Baby teeth generally first make their appearance between five and seven months and are expected to stay around to do their job for six years or more. Many babies still use a bottle for quite a few months following the appearance of those first teeth. Here are some easy to follow tips that will help protect your baby’s teeth while they are still using a bottle.
1. Don’t put your baby to bed with a bottle. Breastmilk, formula or juice will pool around your baby’s teeth, providing a great breeding ground for cavities. If your baby insists upon a bedtime bottle, only fill it with water.
2. Clean baby’s teeth after feedings using a soft child’s toothbrush. Most toothpastes contain concentrations of fluoride that are excessive for young children, which, if swallowed, may negatively affect tooth development. Instead, just use water or baking soda until your child is 2 years old. After your child reaches 2, use a natural toothpaste void of saccharin, dyes, preservatives and artificial flavors, all of which are common in most commercial brands.
3. Don’t fill bottles with juice. By the time your child is ready for juice, he or she should be ready to learn how to use a cup.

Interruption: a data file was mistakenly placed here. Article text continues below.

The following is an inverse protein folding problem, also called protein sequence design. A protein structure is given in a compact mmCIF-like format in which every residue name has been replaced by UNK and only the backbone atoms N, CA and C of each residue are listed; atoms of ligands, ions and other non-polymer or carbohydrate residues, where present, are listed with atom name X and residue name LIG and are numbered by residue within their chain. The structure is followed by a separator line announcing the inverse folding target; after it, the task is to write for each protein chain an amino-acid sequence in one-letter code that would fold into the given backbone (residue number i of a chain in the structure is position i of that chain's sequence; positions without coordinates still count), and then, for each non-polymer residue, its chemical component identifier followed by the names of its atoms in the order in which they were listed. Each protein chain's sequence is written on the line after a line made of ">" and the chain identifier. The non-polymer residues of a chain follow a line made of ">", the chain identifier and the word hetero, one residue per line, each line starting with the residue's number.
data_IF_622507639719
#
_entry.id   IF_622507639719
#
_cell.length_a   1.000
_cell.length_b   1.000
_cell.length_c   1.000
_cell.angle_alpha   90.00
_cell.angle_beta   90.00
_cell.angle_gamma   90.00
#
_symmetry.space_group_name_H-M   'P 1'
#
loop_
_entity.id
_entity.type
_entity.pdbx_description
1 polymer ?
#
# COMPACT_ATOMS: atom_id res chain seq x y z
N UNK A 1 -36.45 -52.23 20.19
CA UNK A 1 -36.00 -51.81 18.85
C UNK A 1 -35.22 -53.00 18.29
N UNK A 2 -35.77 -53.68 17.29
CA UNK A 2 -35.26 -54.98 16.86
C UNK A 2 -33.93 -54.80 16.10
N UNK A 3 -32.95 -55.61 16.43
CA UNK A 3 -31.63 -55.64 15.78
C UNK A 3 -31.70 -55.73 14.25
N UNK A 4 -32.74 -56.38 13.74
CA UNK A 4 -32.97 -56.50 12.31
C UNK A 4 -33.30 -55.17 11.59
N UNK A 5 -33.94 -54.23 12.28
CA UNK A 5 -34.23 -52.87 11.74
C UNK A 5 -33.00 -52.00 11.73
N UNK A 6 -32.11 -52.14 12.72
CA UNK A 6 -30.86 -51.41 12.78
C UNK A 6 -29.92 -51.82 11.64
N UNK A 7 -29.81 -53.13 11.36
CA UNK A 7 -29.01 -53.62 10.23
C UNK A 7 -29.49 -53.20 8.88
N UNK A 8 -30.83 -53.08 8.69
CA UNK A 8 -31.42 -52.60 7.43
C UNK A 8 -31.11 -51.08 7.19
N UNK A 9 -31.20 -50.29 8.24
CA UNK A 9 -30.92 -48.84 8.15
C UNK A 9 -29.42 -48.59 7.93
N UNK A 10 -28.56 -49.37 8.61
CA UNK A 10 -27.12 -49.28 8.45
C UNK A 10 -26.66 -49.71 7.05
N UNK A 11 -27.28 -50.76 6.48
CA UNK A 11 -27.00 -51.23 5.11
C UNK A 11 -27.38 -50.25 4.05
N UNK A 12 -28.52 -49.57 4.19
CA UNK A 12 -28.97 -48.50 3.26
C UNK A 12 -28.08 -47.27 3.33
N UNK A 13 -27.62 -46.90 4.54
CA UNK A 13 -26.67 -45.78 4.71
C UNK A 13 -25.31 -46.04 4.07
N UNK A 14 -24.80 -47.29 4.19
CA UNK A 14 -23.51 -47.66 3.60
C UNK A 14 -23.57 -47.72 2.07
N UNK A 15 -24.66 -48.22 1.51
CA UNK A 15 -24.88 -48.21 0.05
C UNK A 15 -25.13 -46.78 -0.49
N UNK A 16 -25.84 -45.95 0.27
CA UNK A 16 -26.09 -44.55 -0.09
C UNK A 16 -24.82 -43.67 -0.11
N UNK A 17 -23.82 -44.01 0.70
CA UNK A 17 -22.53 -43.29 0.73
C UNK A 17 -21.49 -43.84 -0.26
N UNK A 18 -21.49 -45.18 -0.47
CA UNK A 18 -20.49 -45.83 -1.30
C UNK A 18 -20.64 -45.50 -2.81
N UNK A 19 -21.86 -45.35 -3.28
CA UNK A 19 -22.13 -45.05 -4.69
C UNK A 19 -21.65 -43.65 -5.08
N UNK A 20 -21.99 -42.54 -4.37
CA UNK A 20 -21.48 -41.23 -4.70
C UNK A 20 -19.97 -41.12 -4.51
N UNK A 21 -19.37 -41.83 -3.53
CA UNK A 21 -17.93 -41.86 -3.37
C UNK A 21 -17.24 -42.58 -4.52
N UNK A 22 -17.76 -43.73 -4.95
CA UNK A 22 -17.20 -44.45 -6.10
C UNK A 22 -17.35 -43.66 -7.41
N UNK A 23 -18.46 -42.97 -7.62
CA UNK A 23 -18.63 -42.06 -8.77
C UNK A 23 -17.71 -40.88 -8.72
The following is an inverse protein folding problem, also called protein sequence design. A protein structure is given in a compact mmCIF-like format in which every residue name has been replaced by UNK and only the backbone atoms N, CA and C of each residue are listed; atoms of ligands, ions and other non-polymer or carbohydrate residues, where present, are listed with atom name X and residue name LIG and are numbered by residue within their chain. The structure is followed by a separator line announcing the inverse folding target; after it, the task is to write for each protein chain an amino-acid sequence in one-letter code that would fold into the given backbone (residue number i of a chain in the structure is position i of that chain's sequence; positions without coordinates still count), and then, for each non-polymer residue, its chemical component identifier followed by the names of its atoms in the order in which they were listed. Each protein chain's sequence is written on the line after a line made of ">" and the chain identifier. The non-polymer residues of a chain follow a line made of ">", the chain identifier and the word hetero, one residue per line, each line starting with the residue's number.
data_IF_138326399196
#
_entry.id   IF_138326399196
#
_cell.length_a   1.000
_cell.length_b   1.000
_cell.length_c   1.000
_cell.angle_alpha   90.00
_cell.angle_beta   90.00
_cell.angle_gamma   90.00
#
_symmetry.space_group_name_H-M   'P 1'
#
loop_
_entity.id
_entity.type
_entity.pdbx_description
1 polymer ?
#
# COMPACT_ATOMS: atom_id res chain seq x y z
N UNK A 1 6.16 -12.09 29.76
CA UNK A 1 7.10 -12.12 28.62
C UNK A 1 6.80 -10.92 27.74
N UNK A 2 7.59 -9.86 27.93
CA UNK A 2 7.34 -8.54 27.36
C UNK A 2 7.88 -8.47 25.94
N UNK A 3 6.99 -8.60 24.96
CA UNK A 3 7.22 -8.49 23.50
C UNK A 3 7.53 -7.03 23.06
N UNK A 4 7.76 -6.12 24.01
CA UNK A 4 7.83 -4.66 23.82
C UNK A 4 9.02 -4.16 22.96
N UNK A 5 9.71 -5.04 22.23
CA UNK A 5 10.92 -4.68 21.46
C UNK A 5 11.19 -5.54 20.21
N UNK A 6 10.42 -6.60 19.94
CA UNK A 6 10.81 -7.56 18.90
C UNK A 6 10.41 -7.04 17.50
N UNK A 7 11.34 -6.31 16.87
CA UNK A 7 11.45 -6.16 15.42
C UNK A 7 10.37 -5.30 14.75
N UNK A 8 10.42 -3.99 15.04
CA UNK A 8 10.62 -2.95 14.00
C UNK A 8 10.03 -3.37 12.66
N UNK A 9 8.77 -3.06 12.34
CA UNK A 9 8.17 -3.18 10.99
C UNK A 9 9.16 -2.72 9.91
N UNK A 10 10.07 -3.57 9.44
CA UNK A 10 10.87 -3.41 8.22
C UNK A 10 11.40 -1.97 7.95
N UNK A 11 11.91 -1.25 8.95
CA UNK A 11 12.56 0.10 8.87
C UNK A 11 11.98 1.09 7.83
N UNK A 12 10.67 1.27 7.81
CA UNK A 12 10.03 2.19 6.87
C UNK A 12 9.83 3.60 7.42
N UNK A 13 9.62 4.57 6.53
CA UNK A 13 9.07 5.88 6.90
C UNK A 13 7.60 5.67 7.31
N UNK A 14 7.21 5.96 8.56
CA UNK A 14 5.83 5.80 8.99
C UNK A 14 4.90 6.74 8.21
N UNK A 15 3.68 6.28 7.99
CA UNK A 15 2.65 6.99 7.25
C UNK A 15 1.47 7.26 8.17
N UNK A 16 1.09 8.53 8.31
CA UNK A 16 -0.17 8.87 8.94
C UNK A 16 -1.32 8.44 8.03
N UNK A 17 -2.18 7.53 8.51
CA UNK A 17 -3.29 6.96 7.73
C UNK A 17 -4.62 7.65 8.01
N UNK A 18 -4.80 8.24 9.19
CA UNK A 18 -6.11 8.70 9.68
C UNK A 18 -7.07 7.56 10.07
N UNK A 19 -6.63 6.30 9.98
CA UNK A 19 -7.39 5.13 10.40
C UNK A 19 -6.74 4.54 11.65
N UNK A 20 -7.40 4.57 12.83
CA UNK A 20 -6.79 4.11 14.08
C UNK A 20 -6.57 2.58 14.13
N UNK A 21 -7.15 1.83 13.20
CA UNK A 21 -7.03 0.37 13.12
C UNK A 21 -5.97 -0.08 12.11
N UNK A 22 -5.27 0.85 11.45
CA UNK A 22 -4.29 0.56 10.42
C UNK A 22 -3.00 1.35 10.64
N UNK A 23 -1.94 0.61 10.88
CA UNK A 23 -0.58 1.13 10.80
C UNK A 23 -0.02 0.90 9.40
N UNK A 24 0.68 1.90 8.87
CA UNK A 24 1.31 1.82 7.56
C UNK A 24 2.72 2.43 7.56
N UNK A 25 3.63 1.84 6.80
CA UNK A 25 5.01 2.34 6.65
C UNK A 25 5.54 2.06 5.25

4. Some time between 12 and 18 months, begin regular dental checkups. If your child is having enamel problems, some dentists will recommend putting a plastic dental sealant on baby teeth. Some of these sealants contain bisphenol-A, a hormone-disrupting chemical that may leach into your child’s mouth. Children under 6 rarely get cavities. If your child needs a filling, try to avoid the common mercury amalgam fillings (the “silver” fillings). There is no conclusive evidence linking the minute leaching of mercury into the mouth with cognitive function. However, high levels of mercury exposure can cause learning disabilities, tremors, memory loss, dementia and damage to the central nervous system. Discuss the options, including costlier porcelain or gold fillings, with your dentist.
Adapted from Mothers & Others for a Livable Planet Guide to Natural Baby Care by Mindy Pennybacker and Aisha Ikramuddin (1999, Mothers & Others for a Livable Planet)